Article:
Temple authors reveal the influence Temple has had on their writing.
Story by Maria Raha
Journalist and author Jeffrey Robinson, SCT ’67, was interviewing a former undercover officer at Citigroup in New York City when a name on a memo caught his eye. “I said, ‘Is that Joe Petro from Allentown, Pa., who went to Temple University and was with the Secret Service?’” Robinson recalls.
It was. He and Petro had not seen each other since their undergraduate days at Temple. “I was friends with him because I wanted to meet cheerleaders,” Robinson says about Petro, a former Temple football player. “He was friends with me because I was funny."
Prior to his corporate career—he is managing director of Citigroup—and long after his time on the football field, Joseph Petro, SBM ’6 worked for the Secret Service during the Reagan administration, and coordinated the security effort for Pope John Paul II’s 1987 nine-city U.S. tour. By the time they reconnected, Robinson had written numerous books, including a biography of Brigitte Bardot and nonfiction works about Prince Rainier III of Monaco and former Saudi Arabian Oil Minister Sheikh Ahmed Zaki Yamani. Their reunion spurred the 2005 book Standing Next to History: An Agent’s Life Inside the Secret Service, a memoir of Petro’s career that he and Robinson wrote together.
Literary success has been a running theme at Temple, from crime, mystery and science fiction writer Miriam Allen deFord, CLA ’11, to Joseph Avenick, SCT ’67, James Michener’s ghostwriter, and prolific science fiction author Benjamin Bova, SCT ’54. Joseph Monninger, CLA ’75, has written 11 novels and three works of nonfiction. And in 2009, radio talk show host and author Mark R. Levin, CLA ’77, LAW ’80, reached the No. 1 position on The New York Times bestseller list for his latest book, Liberty and Tyranny: A Conservative Manifesto.
Temple itself also has inspired a rich cadre of mainstream authors. “Temple was singularly responsible for my writing,” says Alex Wellen, LAW ’95, author of Barman: Ping Pong, Pathos and Passing the Bar.
“I had actually made a prototype of this paddle and brought it with me in an empty briefcase,” he explains. “I talked about the notion of intellectual property and how I was fascinated with the law and the things I wanted to pursue. I was accepted soon thereafter, and I credit that ping-pong paddle.” Barman’s subtitle, Ping Pong, Pathos and Passing the Bar, refers to this invention.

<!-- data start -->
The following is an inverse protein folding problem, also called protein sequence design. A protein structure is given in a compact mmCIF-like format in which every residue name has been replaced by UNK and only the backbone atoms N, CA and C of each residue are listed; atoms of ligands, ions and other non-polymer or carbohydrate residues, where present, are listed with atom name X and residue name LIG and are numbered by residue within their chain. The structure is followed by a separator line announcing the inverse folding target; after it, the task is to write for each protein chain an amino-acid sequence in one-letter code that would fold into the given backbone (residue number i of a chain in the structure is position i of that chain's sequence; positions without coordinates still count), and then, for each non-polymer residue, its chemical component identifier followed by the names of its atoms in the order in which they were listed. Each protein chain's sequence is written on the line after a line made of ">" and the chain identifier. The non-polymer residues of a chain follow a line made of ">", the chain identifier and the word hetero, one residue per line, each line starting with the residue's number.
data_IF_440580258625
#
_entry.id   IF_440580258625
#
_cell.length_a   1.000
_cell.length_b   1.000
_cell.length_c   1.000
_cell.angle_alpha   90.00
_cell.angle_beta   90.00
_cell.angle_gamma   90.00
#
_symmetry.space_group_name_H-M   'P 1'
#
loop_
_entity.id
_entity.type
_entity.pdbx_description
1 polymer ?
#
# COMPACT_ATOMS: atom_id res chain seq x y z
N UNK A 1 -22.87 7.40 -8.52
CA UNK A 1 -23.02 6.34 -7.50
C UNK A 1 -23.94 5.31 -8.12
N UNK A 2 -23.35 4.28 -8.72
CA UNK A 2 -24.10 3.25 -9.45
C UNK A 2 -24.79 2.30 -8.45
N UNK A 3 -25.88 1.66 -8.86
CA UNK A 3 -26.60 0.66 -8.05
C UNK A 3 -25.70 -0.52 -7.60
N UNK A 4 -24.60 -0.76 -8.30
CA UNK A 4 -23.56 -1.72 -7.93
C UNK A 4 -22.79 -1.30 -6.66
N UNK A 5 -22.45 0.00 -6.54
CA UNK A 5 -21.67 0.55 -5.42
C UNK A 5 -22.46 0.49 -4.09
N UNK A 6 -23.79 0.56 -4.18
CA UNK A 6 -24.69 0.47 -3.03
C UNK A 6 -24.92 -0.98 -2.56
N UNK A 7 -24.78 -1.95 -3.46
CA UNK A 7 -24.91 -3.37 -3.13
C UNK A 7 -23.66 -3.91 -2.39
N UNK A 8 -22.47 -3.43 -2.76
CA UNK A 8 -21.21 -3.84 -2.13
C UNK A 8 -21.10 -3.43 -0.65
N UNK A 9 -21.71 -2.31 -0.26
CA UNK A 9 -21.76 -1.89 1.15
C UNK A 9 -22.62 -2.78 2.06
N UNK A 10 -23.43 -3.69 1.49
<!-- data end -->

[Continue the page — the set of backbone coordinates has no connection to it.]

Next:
Though Wellen’s interest in practicing law waned within a few years, his interest in journalism grew. Now, he serves as CNN’s deputy political director for digital content and his second book, Lovesick, was released by Three Rivers Press in summer 2009.
While Wellen studied law and turned to journalism, novelist Jonathon King, SCT ’84, majored in journalism, but writes most frequently about the law and crime. He is the bestselling author of the Max Freeman series, the first of which was The Blue Edge of Midnight. Also his first novel, it earned the 2002 Edgar Allen Poe Award for “Best First Novel by an American Author.” The series protagonist is a former Philadelphia police officer.
“My experiences at Temple and in Philadelphia filled my head with possibilities,” the former journalist recalls. “While going to class during the day, I worked as an overnight police reporter for the Philadelphia Daily News. Those experiences still pepper my narratives.”
One of King’s main characters hails from North Philadelphia. “He was a member of the Vaux Junior High ‘Bad Bishops’ chess team, went to Temple Law and then to Wharton,” he says. “I cooked him up right off the streets around Temple.”
Jeffrey Robinson also was a student of journalism, and was among the first class of School of Communications and Theater journalism graduates. He is grateful to Temple for encouraging him to become a writer. “[Professor of Journalism] Jackie Steck was really very important to me, because she understood what I was trying to do and encouraged me to do it,” he says. “I think Jackie was the first one who said, ‘You can write professionally. You’re not ready now, but you’ve got what it takes to go ahead and do it, so do it.’”
An author of nearly 30 books, Robinson also has written for newspapers, magazines, radio and television. His most groundbreaking work, The Laundrymen, was published by Simon & Schuster in 1991 and, according to the author, remains the definitive book on money laundering.
Temple’s influence is not always as direct as memoir fodder or character source. Stanley Weintraub, CLA ’51, a leading expert on playwright George Bernard Shaw, developed a passion for modern drama in the classroom.